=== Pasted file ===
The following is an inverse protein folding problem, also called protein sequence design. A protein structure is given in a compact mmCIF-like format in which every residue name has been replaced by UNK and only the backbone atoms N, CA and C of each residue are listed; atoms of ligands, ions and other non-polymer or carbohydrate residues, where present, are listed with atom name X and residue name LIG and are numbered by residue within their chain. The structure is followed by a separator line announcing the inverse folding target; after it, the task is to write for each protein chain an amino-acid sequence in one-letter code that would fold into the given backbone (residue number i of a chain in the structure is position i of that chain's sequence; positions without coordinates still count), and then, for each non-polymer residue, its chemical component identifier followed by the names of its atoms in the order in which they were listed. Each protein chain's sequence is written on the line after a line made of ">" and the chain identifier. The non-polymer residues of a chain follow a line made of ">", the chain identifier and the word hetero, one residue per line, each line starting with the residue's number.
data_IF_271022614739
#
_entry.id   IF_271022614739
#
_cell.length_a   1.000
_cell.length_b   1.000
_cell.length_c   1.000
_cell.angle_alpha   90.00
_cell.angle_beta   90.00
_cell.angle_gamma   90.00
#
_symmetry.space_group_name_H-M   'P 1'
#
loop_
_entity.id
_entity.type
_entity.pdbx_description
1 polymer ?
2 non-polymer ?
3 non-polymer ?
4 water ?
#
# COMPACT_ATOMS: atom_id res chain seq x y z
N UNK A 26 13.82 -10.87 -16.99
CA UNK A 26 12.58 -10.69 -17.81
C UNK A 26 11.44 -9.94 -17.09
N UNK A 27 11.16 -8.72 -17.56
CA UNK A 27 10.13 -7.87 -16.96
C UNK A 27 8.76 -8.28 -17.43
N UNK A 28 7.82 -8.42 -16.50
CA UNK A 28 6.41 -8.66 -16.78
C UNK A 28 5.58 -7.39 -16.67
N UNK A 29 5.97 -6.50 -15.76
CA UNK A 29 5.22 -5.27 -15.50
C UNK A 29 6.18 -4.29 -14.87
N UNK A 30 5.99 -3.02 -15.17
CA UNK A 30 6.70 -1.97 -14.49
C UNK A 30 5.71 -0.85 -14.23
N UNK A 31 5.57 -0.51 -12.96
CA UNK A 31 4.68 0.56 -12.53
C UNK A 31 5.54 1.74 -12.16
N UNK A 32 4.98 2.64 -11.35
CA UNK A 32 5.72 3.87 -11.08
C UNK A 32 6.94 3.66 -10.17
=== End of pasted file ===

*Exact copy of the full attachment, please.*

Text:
The following is an inverse protein folding problem, also called protein sequence design. A protein structure is given in a compact mmCIF-like format in which every residue name has been replaced by UNK and only the backbone atoms N, CA and C of each residue are listed; atoms of ligands, ions and other non-polymer or carbohydrate residues, where present, are listed with atom name X and residue name LIG and are numbered by residue within their chain. The structure is followed by a separator line announcing the inverse folding target; after it, the task is to write for each protein chain an amino-acid sequence in one-letter code that would fold into the given backbone (residue number i of a chain in the structure is position i of that chain's sequence; positions without coordinates still count), and then, for each non-polymer residue, its chemical component identifier followed by the names of its atoms in the order in which they were listed. Each protein chain's sequence is written on the line after a line made of ">" and the chain identifier. The non-polymer residues of a chain follow a line made of ">", the chain identifier and the word hetero, one residue per line, each line starting with the residue's number.
data_IF_271022614739
#
_entry.id   IF_271022614739
#
_cell.length_a   1.000
_cell.length_b   1.000
_cell.length_c   1.000
_cell.angle_alpha   90.00
_cell.angle_beta   90.00
_cell.angle_gamma   90.00
#
_symmetry.space_group_name_H-M   'P 1'
#
loop_
_entity.id
_entity.type
_entity.pdbx_description
1 polymer ?
2 non-polymer ?
3 non-polymer ?
4 water ?
#
# COMPACT_ATOMS: atom_id res chain seq x y z
N UNK A 26 13.82 -10.87 -16.99
CA UNK A 26 12.58 -10.69 -17.81
C UNK A 26 11.44 -9.94 -17.09
N UNK A 27 11.16 -8.72 -17.56
CA UNK A 27 10.13 -7.87 -16.96
C UNK A 27 8.76 -8.28 -17.43
N UNK A 28 7.82 -8.42 -16.50
CA UNK A 28 6.41 -8.66 -16.78
C UNK A 28 5.58 -7.39 -16.67
N UNK A 29 5.97 -6.50 -15.76
CA UNK A 29 5.22 -5.27 -15.50
C UNK A 29 6.18 -4.29 -14.87
N UNK A 30 5.99 -3.02 -15.17
CA UNK A 30 6.70 -1.97 -14.49
C UNK A 30 5.71 -0.85 -14.23
N UNK A 31 5.57 -0.51 -12.96
CA UNK A 31 4.68 0.56 -12.53
C UNK A 31 5.54 1.74 -12.16
N UNK A 32 4.98 2.64 -11.35
CA UNK A 32 5.72 3.87 -11.08
C UNK A 32 6.94 3.66 -10.17